This national ritual began over one hundred years ago when the United States was the recipient of the gift of 3,020 cherry blossom trees from Japan in celebration of the nations' then-growing friendship. The National Park Service provides a detailed timeline, where students can trace the fascinating history of this cultural exchange. On March 27, 1912, the two original trees were planted by First Lady Helen Taft and Viscountess Chinda, wife of the Japanese ambassador, on the bank of the Potomac River's Tidal Basin. Additional cherry trees were then placed along the shoreline near the site of the future Jefferson Memorial and on the grounds of the White House. Many of these same trees have survived and may be viewed today! In 1965, the Japanese government contributed an additional 3,800 cherry trees to the United States. On that occasion First Lady ”Lady Bird” Johnson and the Japanese ambassador's wife, Mrs. Ryuji Takeuchi, presided over a ceremonial renactment planting the new trees on the grounds of the Washington Monument.
Chronicling America: American Historic Newspapers picks up the topic cherry trees with a sampling of historical articles such as "Japanese Cherries Adorn Park Drive" (The Washington Times, April 6, 1913), which describes the cherry trees along the Tidal Basin as “[f]ragrantly beautiful and riotous with spring!” The same article could be penned today: a reflection of the timeless quality of sakura: “The blossoms, however, are as beautiful now as they will be in years to come and make the observer forget the shape of the tree…the blooms are a delicate pink shading almost to white in some instances, Each cluster is made up of dozens of individual blossoms which are formed somewhat like the wild rose."
Easter Egg Roll at the White House
Another spring ritual unique to the nation’s capital is the annual White House Easter Egg Roll. This public event takes place every year on the South Lawn of the White House on Easter Monday. The origins of this event are murky. There is a legend that First Lady Dolley Madison originated the practice of holding a public egg roll, but there is essentially no evidence to support that claim. What is known is that by the early 1870s, Washingtonians began to congregate on the grounds of the U.S. Capitol on the day after Easter to celebrate with picnics. When their children began to roll dyed hard-boiled eggs down the slope, a concern for the landscape soon led Congress to enact the “Turf Protection Law,” a bill that banned the practice. As the story goes, in 1878, when the egg rollers were ejected by Capitol Hill police, they headed up Pennsylvania Avenue to the White House in the hope that their games would be permitted there. President Hayes instructed his guards to let the youngsters through the gates and thus the tradition of egg rolling at the White House was established. By 1880, an article in the Evening Star reported that eager egg-rollers had taken “absolute possession of the grounds south of the White House.”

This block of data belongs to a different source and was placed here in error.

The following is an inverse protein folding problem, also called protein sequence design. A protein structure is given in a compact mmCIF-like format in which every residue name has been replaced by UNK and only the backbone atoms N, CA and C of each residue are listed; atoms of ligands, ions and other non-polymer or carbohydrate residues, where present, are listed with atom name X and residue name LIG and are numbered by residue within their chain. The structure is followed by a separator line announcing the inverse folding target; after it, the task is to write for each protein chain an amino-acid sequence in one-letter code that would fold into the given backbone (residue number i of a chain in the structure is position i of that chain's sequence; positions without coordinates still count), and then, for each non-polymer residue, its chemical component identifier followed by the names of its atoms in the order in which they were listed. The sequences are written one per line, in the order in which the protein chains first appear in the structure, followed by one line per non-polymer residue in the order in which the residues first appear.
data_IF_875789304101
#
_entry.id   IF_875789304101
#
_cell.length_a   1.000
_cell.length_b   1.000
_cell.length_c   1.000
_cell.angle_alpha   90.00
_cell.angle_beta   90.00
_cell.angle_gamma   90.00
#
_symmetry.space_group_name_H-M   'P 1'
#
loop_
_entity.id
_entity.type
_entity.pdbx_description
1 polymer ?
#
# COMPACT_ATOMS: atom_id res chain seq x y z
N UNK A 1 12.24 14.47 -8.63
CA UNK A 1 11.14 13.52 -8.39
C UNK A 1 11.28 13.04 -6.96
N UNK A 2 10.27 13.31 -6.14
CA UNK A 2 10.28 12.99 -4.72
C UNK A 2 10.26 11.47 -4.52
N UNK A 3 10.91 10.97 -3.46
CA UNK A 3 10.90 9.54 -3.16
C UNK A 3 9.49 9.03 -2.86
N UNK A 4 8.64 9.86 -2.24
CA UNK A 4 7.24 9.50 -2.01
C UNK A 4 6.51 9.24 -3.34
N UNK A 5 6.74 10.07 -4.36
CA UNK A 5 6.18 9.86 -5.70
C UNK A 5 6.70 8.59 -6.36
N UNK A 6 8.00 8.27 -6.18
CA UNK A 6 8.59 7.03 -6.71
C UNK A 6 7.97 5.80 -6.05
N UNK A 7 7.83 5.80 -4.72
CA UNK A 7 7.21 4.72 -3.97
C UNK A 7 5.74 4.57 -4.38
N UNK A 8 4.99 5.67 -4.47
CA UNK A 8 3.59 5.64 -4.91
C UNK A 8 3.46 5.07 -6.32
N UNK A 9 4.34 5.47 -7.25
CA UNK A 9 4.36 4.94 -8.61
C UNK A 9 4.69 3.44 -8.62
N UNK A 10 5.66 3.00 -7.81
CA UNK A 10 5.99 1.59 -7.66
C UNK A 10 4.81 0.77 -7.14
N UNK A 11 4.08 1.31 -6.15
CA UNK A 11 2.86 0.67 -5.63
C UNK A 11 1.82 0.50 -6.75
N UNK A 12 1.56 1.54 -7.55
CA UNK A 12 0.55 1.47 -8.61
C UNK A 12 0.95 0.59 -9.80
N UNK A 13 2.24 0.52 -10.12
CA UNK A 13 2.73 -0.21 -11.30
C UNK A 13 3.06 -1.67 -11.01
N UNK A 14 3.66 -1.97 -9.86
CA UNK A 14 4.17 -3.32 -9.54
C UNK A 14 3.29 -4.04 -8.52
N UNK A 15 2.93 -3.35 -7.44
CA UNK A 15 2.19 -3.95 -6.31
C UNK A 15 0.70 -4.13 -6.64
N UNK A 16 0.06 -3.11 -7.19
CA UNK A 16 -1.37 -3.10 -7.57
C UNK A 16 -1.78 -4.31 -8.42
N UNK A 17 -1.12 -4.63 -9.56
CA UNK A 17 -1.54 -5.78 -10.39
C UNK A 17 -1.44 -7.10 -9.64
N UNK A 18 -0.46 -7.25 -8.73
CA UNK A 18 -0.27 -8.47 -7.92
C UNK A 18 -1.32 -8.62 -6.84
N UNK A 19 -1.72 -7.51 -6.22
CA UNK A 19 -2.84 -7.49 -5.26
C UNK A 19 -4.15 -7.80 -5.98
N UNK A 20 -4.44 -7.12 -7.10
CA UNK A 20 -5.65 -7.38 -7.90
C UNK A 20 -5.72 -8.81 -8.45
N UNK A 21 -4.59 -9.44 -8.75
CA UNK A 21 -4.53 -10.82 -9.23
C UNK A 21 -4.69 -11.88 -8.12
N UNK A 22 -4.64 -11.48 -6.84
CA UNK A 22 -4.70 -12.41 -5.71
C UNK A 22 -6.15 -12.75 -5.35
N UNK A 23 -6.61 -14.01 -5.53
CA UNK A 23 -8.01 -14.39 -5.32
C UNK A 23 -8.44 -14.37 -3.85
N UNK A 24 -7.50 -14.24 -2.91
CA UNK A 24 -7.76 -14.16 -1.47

Then and Now
The White House Egg Roll is a special holiday event that continues to evolve with every administration. Over the years, many first ladies as well as the White House children and pets (including "Rebecca, First-Raccoon" pictured above) have left their unique stamp on the event. The National First Ladies Library offers a five part series of articles on First Ladies and the White House Easter Egg-Roll with back stories on how the first family has participated or opted out of attending the event over the years. On occasion, the annual egg roll tradition has had to be suspended due to wartime or relocated due to renovation. The White House provides a photo gallery with images of “An American Tradition since 1878” and PBS NewsHour offers a photo essay of the White House Easter Egg Roll throughout history. This year the White House will again play host to the more than 35,000 people who are expected to take part in the 138th White House Easter Egg Roll festivities using the theme “Let’s Celebrate!”